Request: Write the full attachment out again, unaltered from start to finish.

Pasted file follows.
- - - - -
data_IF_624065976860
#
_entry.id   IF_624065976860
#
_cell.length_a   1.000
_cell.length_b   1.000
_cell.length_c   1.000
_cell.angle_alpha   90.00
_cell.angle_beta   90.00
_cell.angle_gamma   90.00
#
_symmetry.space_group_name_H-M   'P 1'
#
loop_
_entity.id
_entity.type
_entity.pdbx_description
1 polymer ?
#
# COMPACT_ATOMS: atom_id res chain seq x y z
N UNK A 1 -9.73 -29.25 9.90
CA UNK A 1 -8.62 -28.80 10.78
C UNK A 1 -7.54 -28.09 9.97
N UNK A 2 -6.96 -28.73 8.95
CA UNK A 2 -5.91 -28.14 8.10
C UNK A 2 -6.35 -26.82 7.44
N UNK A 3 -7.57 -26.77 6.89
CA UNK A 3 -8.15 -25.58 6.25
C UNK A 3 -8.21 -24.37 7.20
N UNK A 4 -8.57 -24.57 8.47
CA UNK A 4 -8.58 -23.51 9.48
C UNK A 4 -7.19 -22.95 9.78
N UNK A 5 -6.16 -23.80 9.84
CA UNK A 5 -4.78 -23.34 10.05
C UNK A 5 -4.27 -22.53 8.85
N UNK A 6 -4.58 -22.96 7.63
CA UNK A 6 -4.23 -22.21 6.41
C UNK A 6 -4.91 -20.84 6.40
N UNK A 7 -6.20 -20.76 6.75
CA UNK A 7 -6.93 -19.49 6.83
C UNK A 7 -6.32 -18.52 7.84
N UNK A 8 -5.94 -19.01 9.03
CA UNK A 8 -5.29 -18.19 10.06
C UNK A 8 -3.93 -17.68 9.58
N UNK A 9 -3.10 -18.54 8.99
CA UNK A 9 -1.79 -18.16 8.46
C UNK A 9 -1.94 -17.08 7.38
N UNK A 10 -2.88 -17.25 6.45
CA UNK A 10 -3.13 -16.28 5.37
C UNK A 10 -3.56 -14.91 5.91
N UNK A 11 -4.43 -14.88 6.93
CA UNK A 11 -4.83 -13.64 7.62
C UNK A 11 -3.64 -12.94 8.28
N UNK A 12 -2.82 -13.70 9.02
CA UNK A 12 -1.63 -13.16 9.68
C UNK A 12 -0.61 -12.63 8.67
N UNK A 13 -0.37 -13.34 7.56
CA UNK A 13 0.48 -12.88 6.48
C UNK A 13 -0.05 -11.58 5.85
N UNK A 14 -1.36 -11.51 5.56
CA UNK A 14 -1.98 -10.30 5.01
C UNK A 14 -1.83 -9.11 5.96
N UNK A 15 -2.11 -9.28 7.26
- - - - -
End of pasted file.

data_IF_624065976860
#
_entry.id   IF_624065976860
#
_cell.length_a   1.000
_cell.length_b   1.000
_cell.length_c   1.000
_cell.angle_alpha   90.00
_cell.angle_beta   90.00
_cell.angle_gamma   90.00
#
_symmetry.space_group_name_H-M   'P 1'
#
loop_
_entity.id
_entity.type
_entity.pdbx_description
1 polymer ?
#
# COMPACT_ATOMS: atom_id res chain seq x y z
N UNK A 1 -9.73 -29.25 9.90
CA UNK A 1 -8.62 -28.80 10.78
C UNK A 1 -7.54 -28.09 9.97
N UNK A 2 -6.96 -28.73 8.95
CA UNK A 2 -5.91 -28.14 8.10
C UNK A 2 -6.35 -26.82 7.44
N UNK A 3 -7.57 -26.77 6.89
CA UNK A 3 -8.15 -25.58 6.25
C UNK A 3 -8.21 -24.37 7.20
N UNK A 4 -8.57 -24.57 8.47
CA UNK A 4 -8.58 -23.51 9.48
C UNK A 4 -7.19 -22.95 9.78
N UNK A 5 -6.16 -23.80 9.84
CA UNK A 5 -4.78 -23.34 10.05
C UNK A 5 -4.27 -22.53 8.85
N UNK A 6 -4.58 -22.96 7.63
CA UNK A 6 -4.23 -22.21 6.41
C UNK A 6 -4.91 -20.84 6.40
N UNK A 7 -6.20 -20.76 6.75
CA UNK A 7 -6.93 -19.49 6.83
C UNK A 7 -6.32 -18.52 7.84
N UNK A 8 -5.94 -19.01 9.03
CA UNK A 8 -5.29 -18.19 10.06
C UNK A 8 -3.93 -17.68 9.58
N UNK A 9 -3.10 -18.54 8.99
CA UNK A 9 -1.79 -18.16 8.46
C UNK A 9 -1.94 -17.08 7.38
N UNK A 10 -2.88 -17.25 6.45
CA UNK A 10 -3.13 -16.28 5.37
C UNK A 10 -3.56 -14.91 5.91
N UNK A 11 -4.43 -14.88 6.93
CA UNK A 11 -4.83 -13.64 7.62
C UNK A 11 -3.64 -12.94 8.28
N UNK A 12 -2.82 -13.70 9.02
CA UNK A 12 -1.63 -13.16 9.68
C UNK A 12 -0.61 -12.63 8.67
N UNK A 13 -0.37 -13.34 7.56
CA UNK A 13 0.48 -12.88 6.48
C UNK A 13 -0.05 -11.58 5.85
N UNK A 14 -1.36 -11.51 5.56
CA UNK A 14 -1.98 -10.30 5.01
C UNK A 14 -1.83 -9.11 5.96
N UNK A 15 -2.11 -9.28 7.26